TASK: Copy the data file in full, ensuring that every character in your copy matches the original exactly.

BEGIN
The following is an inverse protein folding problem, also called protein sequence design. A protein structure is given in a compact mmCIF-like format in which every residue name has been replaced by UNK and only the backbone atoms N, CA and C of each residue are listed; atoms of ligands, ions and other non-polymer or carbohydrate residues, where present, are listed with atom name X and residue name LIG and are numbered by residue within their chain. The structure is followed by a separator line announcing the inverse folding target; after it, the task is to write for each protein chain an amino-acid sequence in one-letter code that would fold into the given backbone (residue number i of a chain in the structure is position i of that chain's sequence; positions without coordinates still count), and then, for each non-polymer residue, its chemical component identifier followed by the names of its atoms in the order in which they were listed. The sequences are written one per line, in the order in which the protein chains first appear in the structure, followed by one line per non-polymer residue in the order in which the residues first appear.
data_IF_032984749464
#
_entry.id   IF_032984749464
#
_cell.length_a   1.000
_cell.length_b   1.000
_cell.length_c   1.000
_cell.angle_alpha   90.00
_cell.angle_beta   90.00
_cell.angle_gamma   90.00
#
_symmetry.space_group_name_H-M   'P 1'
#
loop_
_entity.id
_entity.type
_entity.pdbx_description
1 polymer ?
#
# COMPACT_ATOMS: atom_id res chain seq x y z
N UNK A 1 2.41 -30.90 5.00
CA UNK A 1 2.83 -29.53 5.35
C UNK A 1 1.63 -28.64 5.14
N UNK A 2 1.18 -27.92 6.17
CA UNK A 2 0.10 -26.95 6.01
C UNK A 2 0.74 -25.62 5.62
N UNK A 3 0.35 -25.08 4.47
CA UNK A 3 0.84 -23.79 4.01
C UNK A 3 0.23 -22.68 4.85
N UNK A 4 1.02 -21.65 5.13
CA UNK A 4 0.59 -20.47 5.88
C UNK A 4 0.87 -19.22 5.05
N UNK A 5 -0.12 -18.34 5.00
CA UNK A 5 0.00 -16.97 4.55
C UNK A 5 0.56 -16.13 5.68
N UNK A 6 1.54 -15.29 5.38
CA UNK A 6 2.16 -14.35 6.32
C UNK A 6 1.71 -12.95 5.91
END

The following is an inverse protein folding problem, also called protein sequence design. A protein structure is given in a compact mmCIF-like format in which every residue name has been replaced by UNK and only the backbone atoms N, CA and C of each residue are listed; atoms of ligands, ions and other non-polymer or carbohydrate residues, where present, are listed with atom name X and residue name LIG and are numbered by residue within their chain. The structure is followed by a separator line announcing the inverse folding target; after it, the task is to write for each protein chain an amino-acid sequence in one-letter code that would fold into the given backbone (residue number i of a chain in the structure is position i of that chain's sequence; positions without coordinates still count), and then, for each non-polymer residue, its chemical component identifier followed by the names of its atoms in the order in which they were listed. The sequences are written one per line, in the order in which the protein chains first appear in the structure, followed by one line per non-polymer residue in the order in which the residues first appear.
data_IF_032984749464
#
_entry.id   IF_032984749464
#
_cell.length_a   1.000
_cell.length_b   1.000
_cell.length_c   1.000
_cell.angle_alpha   90.00
_cell.angle_beta   90.00
_cell.angle_gamma   90.00
#
_symmetry.space_group_name_H-M   'P 1'
#
loop_
_entity.id
_entity.type
_entity.pdbx_description
1 polymer ?
#
# COMPACT_ATOMS: atom_id res chain seq x y z
N UNK A 1 2.41 -30.90 5.00
CA UNK A 1 2.83 -29.53 5.35
C UNK A 1 1.63 -28.64 5.14
N UNK A 2 1.18 -27.92 6.17
CA UNK A 2 0.10 -26.95 6.01
C UNK A 2 0.74 -25.62 5.62
N UNK A 3 0.35 -25.08 4.47
CA UNK A 3 0.84 -23.79 4.01
C UNK A 3 0.23 -22.68 4.85
N UNK A 4 1.02 -21.65 5.13
CA UNK A 4 0.59 -20.47 5.88
C UNK A 4 0.87 -19.22 5.05
N UNK A 5 -0.12 -18.34 5.00
CA UNK A 5 0.00 -16.97 4.55
C UNK A 5 0.56 -16.13 5.68
N UNK A 6 1.54 -15.29 5.38
CA UNK A 6 2.16 -14.35 6.32
C UNK A 6 1.71 -12.95 5.91